Me. I Am Mariah... The Elusive Chanteuse review

Available on: Def Jam

Having watched the evolution of Mariah Carey’s 14th studio album over the course of a painstaking three years – during which the cover art, title, release dates and numerous collaboration rumours have been leaked, confirmed and retracted – it’s difficult to know what the chanteuse’s fans might have expected from the record itself. Finally listening to Me. I Am Mariah…The Elusive Chanteuse in its entirety, it’s tough to tell exactly what Carey expected to achieve with it, too.

For a start, there’s that title – just reading though it feels like an evolutionary process itself, and like much of the music on the record, it’s as ridiculously, parodically Mariah as you could possibly imagine. Then there’s the bonus monologue about the title, which explains that the record is a document of the “peaks and valleys” of Carey as a person, and is the single most annoying thing that could ever pop up on shuffle (delete on import). The concept is an obvious attempt to backwards-engineer a central message onto an album that, while it has plenty of peaks as well as valleys musically, is far from a coherent statement, sounding more like the result of one of the world’s greatest popstars messing around with loads of ideas for three years.

The peaks come in the form of radio earworms like the Hit-Boy-produced ‘Thirsty’, and the breezy Miguel collaboration ‘Beautiful’, which, despite having been around since mid-2013, sounds better with every listen. Not to mention, the surprising left turn that comes in the form of ‘Meteorite’, a soft-focus disco groove. All of these tracks are examples of how incredible Mariah can be when she simmers rather than boils, allowing all that vocal power she has to loom threateningly beneath a track rather than blast it to pieces with melisma. But it wouldn’t be a Mariah album without a few eruptions here and there, and there are some classic shivery moments, such as the range acrobatics performed on the glorious ’90s throwback ‘You’re Mine (Eternal)’ and the dramatic showtune opener and ad libs on break-up jam ‘You Don’t Know What To Do’.

Unfortunately, though, “dramatic showtune” comes to define the character of this album. On the overwhelming opening track ‘Cry’, it’s mere moments before Carey is crooning “soooo naaaaakeeeed” for what feels like an impossibly long time. The sampling of her three-year-old twins on ‘Supernatural’ is overdone to the point of physical cringing, and ‘The Art Of Letting Go’ (which was originally going to the album’s title track) has unlistenable lyrics – “letting go ain’t easy /oh, it’s just exceedingly hurtful” being the hook. Meanwhile, gospel features heavily in the form of George Michael cover ‘One More Try’ and the motivational meme in song form, ‘Heavenly (No Ways Tired / Can’t Give Up Now)’, both of which contain huge, virtuosic vocal displays but just feel too showy to deliver any real emotional hit.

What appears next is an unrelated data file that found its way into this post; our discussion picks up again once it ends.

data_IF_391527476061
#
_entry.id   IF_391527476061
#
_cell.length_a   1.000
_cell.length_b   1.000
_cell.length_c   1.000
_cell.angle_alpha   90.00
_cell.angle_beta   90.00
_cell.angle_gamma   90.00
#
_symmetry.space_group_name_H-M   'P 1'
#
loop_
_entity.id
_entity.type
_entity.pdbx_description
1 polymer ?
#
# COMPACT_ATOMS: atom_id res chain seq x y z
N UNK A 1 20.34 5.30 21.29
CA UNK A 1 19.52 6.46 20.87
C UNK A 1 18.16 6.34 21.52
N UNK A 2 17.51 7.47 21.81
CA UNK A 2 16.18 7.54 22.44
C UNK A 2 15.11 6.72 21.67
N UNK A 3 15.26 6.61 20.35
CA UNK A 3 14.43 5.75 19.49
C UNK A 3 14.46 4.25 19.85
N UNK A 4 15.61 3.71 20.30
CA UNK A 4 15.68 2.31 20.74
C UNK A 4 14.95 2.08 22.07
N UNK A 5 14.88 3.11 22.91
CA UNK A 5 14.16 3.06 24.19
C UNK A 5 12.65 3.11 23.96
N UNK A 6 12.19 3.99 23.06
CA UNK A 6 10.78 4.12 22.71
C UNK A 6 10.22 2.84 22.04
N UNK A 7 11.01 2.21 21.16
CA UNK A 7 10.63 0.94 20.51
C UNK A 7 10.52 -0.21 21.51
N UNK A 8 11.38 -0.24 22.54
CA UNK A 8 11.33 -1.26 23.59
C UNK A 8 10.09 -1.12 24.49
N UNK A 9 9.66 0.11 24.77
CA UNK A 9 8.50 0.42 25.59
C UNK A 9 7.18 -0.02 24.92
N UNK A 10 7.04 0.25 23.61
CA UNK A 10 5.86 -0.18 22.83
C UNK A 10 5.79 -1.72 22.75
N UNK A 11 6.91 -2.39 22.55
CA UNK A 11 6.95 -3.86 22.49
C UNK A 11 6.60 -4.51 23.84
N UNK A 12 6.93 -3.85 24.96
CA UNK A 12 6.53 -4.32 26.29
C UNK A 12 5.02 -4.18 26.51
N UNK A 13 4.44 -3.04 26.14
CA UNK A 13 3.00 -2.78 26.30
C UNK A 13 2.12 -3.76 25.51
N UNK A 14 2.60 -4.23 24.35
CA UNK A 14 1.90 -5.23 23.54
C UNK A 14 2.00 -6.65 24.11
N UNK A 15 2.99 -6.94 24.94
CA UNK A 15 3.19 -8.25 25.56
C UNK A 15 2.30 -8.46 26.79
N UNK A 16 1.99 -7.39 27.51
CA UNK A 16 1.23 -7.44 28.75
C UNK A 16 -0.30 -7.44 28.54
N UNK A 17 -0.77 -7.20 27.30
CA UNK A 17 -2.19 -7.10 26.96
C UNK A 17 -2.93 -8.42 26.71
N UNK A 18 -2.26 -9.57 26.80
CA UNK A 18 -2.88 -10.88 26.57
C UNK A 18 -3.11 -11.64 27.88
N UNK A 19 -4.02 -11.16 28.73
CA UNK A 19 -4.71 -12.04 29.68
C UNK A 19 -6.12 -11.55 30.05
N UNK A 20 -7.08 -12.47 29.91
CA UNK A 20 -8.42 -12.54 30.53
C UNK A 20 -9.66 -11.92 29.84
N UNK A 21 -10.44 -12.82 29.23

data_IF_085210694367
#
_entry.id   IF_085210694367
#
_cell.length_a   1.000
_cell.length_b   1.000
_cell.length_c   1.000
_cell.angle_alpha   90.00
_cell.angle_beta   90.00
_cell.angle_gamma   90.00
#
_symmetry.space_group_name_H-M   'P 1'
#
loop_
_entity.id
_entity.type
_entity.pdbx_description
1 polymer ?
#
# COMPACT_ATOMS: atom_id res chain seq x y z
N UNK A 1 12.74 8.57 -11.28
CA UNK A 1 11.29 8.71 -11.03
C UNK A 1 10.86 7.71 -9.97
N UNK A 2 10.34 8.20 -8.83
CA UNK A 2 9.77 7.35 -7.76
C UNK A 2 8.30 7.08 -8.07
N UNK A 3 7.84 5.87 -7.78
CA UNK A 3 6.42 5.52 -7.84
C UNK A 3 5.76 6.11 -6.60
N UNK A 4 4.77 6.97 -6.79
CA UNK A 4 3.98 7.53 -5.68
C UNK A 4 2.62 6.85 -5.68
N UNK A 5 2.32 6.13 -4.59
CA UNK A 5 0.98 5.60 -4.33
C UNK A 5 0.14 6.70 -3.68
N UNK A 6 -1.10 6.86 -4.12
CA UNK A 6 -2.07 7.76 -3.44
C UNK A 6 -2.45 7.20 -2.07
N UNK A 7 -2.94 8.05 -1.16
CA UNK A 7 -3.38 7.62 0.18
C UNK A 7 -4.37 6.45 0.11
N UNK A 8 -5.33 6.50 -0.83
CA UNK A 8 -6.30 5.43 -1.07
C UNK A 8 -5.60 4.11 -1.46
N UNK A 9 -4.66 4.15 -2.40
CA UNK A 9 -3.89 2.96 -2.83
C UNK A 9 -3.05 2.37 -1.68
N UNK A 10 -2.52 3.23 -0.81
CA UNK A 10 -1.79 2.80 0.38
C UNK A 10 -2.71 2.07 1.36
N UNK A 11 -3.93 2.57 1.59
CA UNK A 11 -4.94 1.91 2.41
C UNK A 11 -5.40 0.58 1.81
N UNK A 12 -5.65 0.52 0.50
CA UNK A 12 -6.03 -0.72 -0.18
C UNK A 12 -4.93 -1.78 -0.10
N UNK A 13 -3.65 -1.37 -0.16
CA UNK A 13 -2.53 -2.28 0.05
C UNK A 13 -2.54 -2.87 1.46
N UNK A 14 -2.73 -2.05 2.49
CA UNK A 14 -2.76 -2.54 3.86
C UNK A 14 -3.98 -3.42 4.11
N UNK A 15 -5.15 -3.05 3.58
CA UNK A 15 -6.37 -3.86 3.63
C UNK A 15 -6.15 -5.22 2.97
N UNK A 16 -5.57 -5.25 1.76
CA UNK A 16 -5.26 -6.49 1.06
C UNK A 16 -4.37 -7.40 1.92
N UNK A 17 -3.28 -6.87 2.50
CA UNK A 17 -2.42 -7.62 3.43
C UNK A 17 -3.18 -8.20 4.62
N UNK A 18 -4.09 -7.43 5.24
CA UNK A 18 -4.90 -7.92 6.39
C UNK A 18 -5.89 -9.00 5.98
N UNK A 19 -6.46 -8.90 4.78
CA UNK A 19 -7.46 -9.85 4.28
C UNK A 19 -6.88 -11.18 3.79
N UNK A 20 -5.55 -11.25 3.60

The self-reflective and -aggrandising angle of the release can’t help but create an obvious parallel with 2013’s Beyonce – which, as well as being a towering shadow that hangs over all major pop and R&B releases in 2014, was a skilled exercise in hagiography of its star. Carey seems to be attempting the same feat: an album that bares her innermost soul at the same time as telling the story of her monumental fame, while entrenching the whole thing in a diverse sonic journey through a host of on-trend genres. But, despite her Instagram and “turnt-up” references, the bounce brought to the album by of-the-moment hitmakers like MikeWiLLMadeIt and Hit-Boy and her undeniably personal subject matter, the record just doesn’t have the same candid, bold edge that characterised Beyonce’s huge statement. Carey doesn’t take the same risks; instead, she wraps up some new ideas in the verbose and theatrical pop she’s always excelled at, and revels in nostalgia (see: her pally Nas duet ‘Dedication’) with a glossy 2014 twist.

That’s why a closer companion to this album is probably The 20/20 Experience. Like Timberlake’s two-part comeback, Carey’s new opus is the musical equivalent of Bruce Bogtrotter scoffing that entire chocolate cake in Matilda. It seems almost redundant to criticise Mariah Carey for being too Mariah Carey – which, without wanting to get tied up in knots, is kind of exactly what being Mariah Carey is all about – but even the most delicious things can get a little bit too much.

2.5
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